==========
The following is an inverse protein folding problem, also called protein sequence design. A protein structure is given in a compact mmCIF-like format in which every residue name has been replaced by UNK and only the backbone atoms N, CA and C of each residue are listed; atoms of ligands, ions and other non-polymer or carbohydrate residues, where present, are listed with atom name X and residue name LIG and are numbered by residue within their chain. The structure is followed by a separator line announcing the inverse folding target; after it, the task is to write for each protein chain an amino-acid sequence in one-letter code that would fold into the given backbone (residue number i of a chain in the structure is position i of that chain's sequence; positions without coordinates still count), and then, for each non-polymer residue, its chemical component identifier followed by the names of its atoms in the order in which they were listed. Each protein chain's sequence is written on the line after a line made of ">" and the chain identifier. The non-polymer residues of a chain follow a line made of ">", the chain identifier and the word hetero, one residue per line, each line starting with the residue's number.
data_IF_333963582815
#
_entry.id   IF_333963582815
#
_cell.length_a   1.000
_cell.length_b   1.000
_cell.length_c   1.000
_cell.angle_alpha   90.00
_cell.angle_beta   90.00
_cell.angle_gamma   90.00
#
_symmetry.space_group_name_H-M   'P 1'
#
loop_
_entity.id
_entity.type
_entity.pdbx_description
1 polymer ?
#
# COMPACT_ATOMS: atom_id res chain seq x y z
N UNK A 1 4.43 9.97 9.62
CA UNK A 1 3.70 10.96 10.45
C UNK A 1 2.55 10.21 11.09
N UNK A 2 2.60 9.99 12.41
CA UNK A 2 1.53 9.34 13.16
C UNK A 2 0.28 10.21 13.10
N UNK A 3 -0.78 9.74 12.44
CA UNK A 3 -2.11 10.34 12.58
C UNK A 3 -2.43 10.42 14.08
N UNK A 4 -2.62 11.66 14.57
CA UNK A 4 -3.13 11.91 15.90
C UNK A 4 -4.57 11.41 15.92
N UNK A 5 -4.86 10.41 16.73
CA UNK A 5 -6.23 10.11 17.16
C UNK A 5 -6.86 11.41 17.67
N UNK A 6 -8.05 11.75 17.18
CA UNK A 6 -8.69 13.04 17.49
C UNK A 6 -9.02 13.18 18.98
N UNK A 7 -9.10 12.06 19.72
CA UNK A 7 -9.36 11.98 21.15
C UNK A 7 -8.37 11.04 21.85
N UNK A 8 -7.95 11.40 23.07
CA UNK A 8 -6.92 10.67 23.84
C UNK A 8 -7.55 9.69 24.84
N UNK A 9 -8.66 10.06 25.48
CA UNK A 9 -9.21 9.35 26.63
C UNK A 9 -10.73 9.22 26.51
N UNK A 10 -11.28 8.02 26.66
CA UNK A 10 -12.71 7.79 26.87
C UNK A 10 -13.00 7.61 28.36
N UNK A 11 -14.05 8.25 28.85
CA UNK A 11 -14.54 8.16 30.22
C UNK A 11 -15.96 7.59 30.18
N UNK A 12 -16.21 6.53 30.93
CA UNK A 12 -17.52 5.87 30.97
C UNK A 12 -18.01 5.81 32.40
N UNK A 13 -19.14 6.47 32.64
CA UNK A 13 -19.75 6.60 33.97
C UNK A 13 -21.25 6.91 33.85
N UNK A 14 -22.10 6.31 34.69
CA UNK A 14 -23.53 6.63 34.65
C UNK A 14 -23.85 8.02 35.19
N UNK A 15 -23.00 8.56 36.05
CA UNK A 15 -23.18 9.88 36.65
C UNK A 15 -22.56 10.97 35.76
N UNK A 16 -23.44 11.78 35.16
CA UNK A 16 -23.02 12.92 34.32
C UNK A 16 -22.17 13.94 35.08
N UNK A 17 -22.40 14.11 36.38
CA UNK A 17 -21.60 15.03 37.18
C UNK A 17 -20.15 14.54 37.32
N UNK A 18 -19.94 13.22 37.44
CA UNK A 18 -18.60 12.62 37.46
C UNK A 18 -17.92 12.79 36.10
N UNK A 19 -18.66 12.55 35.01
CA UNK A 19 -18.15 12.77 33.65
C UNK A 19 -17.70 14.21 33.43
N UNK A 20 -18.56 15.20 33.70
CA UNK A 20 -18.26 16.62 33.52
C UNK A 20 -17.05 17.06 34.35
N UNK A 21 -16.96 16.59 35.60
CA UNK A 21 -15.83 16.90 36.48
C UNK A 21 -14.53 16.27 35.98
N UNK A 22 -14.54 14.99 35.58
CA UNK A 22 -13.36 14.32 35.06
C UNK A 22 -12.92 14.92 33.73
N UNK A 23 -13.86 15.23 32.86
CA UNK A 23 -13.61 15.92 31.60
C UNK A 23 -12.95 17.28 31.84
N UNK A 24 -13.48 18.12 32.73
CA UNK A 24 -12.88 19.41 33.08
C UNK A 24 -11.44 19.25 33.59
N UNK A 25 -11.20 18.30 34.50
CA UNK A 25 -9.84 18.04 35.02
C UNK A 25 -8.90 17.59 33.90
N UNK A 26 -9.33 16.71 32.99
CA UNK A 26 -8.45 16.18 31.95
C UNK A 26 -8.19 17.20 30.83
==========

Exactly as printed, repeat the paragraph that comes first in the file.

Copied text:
The following is an inverse protein folding problem, also called protein sequence design. A protein structure is given in a compact mmCIF-like format in which every residue name has been replaced by UNK and only the backbone atoms N, CA and C of each residue are listed; atoms of ligands, ions and other non-polymer or carbohydrate residues, where present, are listed with atom name X and residue name LIG and are numbered by residue within their chain. The structure is followed by a separator line announcing the inverse folding target; after it, the task is to write for each protein chain an amino-acid sequence in one-letter code that would fold into the given backbone (residue number i of a chain in the structure is position i of that chain's sequence; positions without coordinates still count), and then, for each non-polymer residue, its chemical component identifier followed by the names of its atoms in the order in which they were listed. Each protein chain's sequence is written on the line after a line made of ">" and the chain identifier. The non-polymer residues of a chain follow a line made of ">", the chain identifier and the word hetero, one residue per line, each line starting with the residue's number.